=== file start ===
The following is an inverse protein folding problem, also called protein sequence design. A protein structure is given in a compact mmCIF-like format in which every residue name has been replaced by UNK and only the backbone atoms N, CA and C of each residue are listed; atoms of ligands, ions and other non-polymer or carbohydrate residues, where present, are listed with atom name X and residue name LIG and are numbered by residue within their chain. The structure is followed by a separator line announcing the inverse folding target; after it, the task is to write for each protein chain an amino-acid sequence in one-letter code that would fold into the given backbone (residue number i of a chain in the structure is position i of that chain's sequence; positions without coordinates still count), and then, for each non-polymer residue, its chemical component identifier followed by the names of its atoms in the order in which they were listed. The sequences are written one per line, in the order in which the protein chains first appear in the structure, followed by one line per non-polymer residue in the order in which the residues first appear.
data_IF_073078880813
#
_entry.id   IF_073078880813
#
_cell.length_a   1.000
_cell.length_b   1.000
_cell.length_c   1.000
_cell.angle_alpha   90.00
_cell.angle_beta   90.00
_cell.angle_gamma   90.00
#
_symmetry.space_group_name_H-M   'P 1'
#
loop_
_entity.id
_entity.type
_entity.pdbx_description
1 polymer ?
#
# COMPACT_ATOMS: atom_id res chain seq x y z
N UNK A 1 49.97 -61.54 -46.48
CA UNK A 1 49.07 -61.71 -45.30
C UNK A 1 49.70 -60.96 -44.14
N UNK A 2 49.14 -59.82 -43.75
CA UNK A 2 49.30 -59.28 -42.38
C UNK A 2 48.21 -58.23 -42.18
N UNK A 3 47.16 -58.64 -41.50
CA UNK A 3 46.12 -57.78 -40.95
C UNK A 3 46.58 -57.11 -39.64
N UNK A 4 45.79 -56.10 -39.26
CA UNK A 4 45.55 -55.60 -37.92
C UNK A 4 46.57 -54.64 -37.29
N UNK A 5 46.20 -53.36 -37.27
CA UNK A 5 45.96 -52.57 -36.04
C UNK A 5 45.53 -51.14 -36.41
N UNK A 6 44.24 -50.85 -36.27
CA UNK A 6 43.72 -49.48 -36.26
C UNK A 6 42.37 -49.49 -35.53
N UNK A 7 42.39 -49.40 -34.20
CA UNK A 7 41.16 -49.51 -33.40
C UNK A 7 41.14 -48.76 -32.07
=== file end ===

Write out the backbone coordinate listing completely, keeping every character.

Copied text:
The following is an inverse protein folding problem, also called protein sequence design. A protein structure is given in a compact mmCIF-like format in which every residue name has been replaced by UNK and only the backbone atoms N, CA and C of each residue are listed; atoms of ligands, ions and other non-polymer or carbohydrate residues, where present, are listed with atom name X and residue name LIG and are numbered by residue within their chain. The structure is followed by a separator line announcing the inverse folding target; after it, the task is to write for each protein chain an amino-acid sequence in one-letter code that would fold into the given backbone (residue number i of a chain in the structure is position i of that chain's sequence; positions without coordinates still count), and then, for each non-polymer residue, its chemical component identifier followed by the names of its atoms in the order in which they were listed. The sequences are written one per line, in the order in which the protein chains first appear in the structure, followed by one line per non-polymer residue in the order in which the residues first appear.
data_IF_073078880813
#
_entry.id   IF_073078880813
#
_cell.length_a   1.000
_cell.length_b   1.000
_cell.length_c   1.000
_cell.angle_alpha   90.00
_cell.angle_beta   90.00
_cell.angle_gamma   90.00
#
_symmetry.space_group_name_H-M   'P 1'
#
loop_
_entity.id
_entity.type
_entity.pdbx_description
1 polymer ?
#
# COMPACT_ATOMS: atom_id res chain seq x y z
N UNK A 1 49.97 -61.54 -46.48
CA UNK A 1 49.07 -61.71 -45.30
C UNK A 1 49.70 -60.96 -44.14
N UNK A 2 49.14 -59.82 -43.75
CA UNK A 2 49.30 -59.28 -42.38
C UNK A 2 48.21 -58.23 -42.18
N UNK A 3 47.16 -58.64 -41.50
CA UNK A 3 46.12 -57.78 -40.95
C UNK A 3 46.58 -57.11 -39.64
N UNK A 4 45.79 -56.10 -39.26
CA UNK A 4 45.55 -55.60 -37.92
C UNK A 4 46.57 -54.64 -37.29
N UNK A 5 46.20 -53.36 -37.27
CA UNK A 5 45.96 -52.57 -36.04
C UNK A 5 45.53 -51.14 -36.41
N UNK A 6 44.24 -50.85 -36.27
CA UNK A 6 43.72 -49.48 -36.26
C UNK A 6 42.37 -49.49 -35.53
N UNK A 7 42.39 -49.40 -34.20
CA UNK A 7 41.16 -49.51 -33.40
C UNK A 7 41.14 -48.76 -32.07